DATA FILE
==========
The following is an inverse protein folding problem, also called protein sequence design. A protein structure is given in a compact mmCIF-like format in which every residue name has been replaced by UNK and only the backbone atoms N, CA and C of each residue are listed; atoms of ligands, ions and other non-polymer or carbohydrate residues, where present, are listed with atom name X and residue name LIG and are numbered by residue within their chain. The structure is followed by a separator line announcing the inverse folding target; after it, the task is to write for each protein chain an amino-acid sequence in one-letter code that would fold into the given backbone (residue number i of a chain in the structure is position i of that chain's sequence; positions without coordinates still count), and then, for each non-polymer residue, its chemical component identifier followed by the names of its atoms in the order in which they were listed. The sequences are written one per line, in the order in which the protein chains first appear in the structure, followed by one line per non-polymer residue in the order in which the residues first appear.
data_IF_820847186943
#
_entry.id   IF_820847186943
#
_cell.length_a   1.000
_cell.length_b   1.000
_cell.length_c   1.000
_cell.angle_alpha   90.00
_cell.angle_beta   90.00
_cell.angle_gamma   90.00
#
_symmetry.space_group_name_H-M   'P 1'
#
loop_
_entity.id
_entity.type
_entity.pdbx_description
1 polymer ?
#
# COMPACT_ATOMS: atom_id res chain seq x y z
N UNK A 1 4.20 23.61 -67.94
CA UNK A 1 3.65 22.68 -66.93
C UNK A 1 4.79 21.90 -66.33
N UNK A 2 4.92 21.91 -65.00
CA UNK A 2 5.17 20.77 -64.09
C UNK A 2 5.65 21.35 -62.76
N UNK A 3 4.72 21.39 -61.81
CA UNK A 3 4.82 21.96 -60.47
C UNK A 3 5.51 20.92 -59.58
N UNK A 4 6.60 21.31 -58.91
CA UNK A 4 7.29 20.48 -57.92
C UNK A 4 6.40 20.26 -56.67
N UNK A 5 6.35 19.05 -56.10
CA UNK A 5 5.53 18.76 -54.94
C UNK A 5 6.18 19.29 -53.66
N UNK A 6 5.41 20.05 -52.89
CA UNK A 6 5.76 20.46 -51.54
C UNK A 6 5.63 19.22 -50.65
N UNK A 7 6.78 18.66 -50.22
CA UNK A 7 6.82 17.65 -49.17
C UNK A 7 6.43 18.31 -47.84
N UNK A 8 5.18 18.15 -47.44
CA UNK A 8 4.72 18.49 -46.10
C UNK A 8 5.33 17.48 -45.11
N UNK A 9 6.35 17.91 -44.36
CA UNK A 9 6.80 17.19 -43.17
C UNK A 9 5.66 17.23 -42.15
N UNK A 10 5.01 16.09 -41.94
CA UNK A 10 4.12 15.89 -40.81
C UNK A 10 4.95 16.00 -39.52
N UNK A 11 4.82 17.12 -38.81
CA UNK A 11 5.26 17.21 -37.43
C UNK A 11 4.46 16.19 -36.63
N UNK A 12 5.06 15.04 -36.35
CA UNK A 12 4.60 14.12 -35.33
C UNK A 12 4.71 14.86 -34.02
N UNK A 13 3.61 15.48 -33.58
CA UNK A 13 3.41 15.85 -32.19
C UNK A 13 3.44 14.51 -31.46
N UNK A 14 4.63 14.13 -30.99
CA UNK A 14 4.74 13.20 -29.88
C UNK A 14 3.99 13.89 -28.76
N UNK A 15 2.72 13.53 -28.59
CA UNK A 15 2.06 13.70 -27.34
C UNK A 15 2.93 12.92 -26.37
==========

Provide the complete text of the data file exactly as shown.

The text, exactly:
The following is an inverse protein folding problem, also called protein sequence design. A protein structure is given in a compact mmCIF-like format in which every residue name has been replaced by UNK and only the backbone atoms N, CA and C of each residue are listed; atoms of ligands, ions and other non-polymer or carbohydrate residues, where present, are listed with atom name X and residue name LIG and are numbered by residue within their chain. The structure is followed by a separator line announcing the inverse folding target; after it, the task is to write for each protein chain an amino-acid sequence in one-letter code that would fold into the given backbone (residue number i of a chain in the structure is position i of that chain's sequence; positions without coordinates still count), and then, for each non-polymer residue, its chemical component identifier followed by the names of its atoms in the order in which they were listed. The sequences are written one per line, in the order in which the protein chains first appear in the structure, followed by one line per non-polymer residue in the order in which the residues first appear.
data_IF_820847186943
#
_entry.id   IF_820847186943
#
_cell.length_a   1.000
_cell.length_b   1.000
_cell.length_c   1.000
_cell.angle_alpha   90.00
_cell.angle_beta   90.00
_cell.angle_gamma   90.00
#
_symmetry.space_group_name_H-M   'P 1'
#
loop_
_entity.id
_entity.type
_entity.pdbx_description
1 polymer ?
#
# COMPACT_ATOMS: atom_id res chain seq x y z
N UNK A 1 4.20 23.61 -67.94
CA UNK A 1 3.65 22.68 -66.93
C UNK A 1 4.79 21.90 -66.33
N UNK A 2 4.92 21.91 -65.00
CA UNK A 2 5.17 20.77 -64.09
C UNK A 2 5.65 21.35 -62.76
N UNK A 3 4.72 21.39 -61.81
CA UNK A 3 4.82 21.96 -60.47
C UNK A 3 5.51 20.92 -59.58
N UNK A 4 6.60 21.31 -58.91
CA UNK A 4 7.29 20.48 -57.92
C UNK A 4 6.40 20.26 -56.67
N UNK A 5 6.35 19.05 -56.10
CA UNK A 5 5.53 18.76 -54.94
C UNK A 5 6.18 19.29 -53.66
N UNK A 6 5.41 20.05 -52.89
CA UNK A 6 5.76 20.46 -51.54
C UNK A 6 5.63 19.22 -50.65
N UNK A 7 6.78 18.66 -50.22
CA UNK A 7 6.82 17.65 -49.17
C UNK A 7 6.43 18.31 -47.84
N UNK A 8 5.18 18.15 -47.44
CA UNK A 8 4.72 18.49 -46.10
C UNK A 8 5.33 17.48 -45.11
N UNK A 9 6.35 17.91 -44.36
CA UNK A 9 6.80 17.19 -43.17
C UNK A 9 5.66 17.23 -42.15
N UNK A 10 5.01 16.09 -41.94
CA UNK A 10 4.12 15.89 -40.81
C UNK A 10 4.95 16.00 -39.52
N UNK A 11 4.82 17.12 -38.81
CA UNK A 11 5.26 17.21 -37.43
C UNK A 11 4.46 16.19 -36.63
N UNK A 12 5.06 15.04 -36.35
CA UNK A 12 4.60 14.12 -35.33
C UNK A 12 4.71 14.86 -34.02
N UNK A 13 3.61 15.48 -33.58
CA UNK A 13 3.41 15.85 -32.19
C UNK A 13 3.44 14.51 -31.46
N UNK A 14 4.63 14.13 -30.99
CA UNK A 14 4.74 13.20 -29.88
C UNK A 14 3.99 13.89 -28.76
N UNK A 15 2.72 13.53 -28.59
CA UNK A 15 2.06 13.70 -27.34
C UNK A 15 2.93 12.92 -26.37